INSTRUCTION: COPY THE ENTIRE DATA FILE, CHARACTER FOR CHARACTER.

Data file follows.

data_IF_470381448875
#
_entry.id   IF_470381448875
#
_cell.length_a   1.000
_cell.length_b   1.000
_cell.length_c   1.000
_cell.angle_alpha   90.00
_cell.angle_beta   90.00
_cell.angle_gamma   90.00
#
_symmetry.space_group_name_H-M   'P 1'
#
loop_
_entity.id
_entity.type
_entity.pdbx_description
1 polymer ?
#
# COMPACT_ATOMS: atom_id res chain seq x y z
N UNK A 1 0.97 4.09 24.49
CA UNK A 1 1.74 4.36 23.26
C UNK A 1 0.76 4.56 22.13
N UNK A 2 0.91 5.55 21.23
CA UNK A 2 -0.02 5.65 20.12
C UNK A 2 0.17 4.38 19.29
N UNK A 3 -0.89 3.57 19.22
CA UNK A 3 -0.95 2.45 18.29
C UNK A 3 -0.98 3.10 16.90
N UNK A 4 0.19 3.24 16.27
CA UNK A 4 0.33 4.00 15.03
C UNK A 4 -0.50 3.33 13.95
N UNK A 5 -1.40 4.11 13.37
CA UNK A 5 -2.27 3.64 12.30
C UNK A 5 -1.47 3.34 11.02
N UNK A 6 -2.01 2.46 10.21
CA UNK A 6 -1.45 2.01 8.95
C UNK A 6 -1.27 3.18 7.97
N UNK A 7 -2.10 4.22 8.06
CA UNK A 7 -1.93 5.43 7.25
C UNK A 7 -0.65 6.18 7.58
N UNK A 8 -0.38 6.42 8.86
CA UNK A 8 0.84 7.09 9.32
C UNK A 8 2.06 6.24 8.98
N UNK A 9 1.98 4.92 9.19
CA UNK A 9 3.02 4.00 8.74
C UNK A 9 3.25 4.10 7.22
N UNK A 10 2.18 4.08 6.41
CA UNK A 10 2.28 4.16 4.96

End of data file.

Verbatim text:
data_IF_470381448875
#
_entry.id   IF_470381448875
#
_cell.length_a   1.000
_cell.length_b   1.000
_cell.length_c   1.000
_cell.angle_alpha   90.00
_cell.angle_beta   90.00
_cell.angle_gamma   90.00
#
_symmetry.space_group_name_H-M   'P 1'
#
loop_
_entity.id
_entity.type
_entity.pdbx_description
1 polymer ?
#
# COMPACT_ATOMS: atom_id res chain seq x y z
N UNK A 1 0.97 4.09 24.49
CA UNK A 1 1.74 4.36 23.26
C UNK A 1 0.76 4.56 22.13
N UNK A 2 0.91 5.55 21.23
CA UNK A 2 -0.02 5.65 20.12
C UNK A 2 0.17 4.38 19.29
N UNK A 3 -0.89 3.57 19.22
CA UNK A 3 -0.95 2.45 18.29
C UNK A 3 -0.98 3.10 16.90
N UNK A 4 0.19 3.24 16.27
CA UNK A 4 0.33 4.00 15.03
C UNK A 4 -0.50 3.33 13.95
N UNK A 5 -1.40 4.11 13.37
CA UNK A 5 -2.27 3.64 12.30
C UNK A 5 -1.47 3.34 11.02
N UNK A 6 -2.01 2.46 10.21
CA UNK A 6 -1.45 2.01 8.95
C UNK A 6 -1.27 3.18 7.97
N UNK A 7 -2.10 4.22 8.06
CA UNK A 7 -1.93 5.43 7.25
C UNK A 7 -0.65 6.18 7.58
N UNK A 8 -0.38 6.42 8.86
CA UNK A 8 0.84 7.09 9.32
C UNK A 8 2.06 6.24 8.98
N UNK A 9 1.98 4.92 9.19
CA UNK A 9 3.02 4.00 8.74
C UNK A 9 3.25 4.10 7.22
N UNK A 10 2.18 4.08 6.41
CA UNK A 10 2.28 4.16 4.96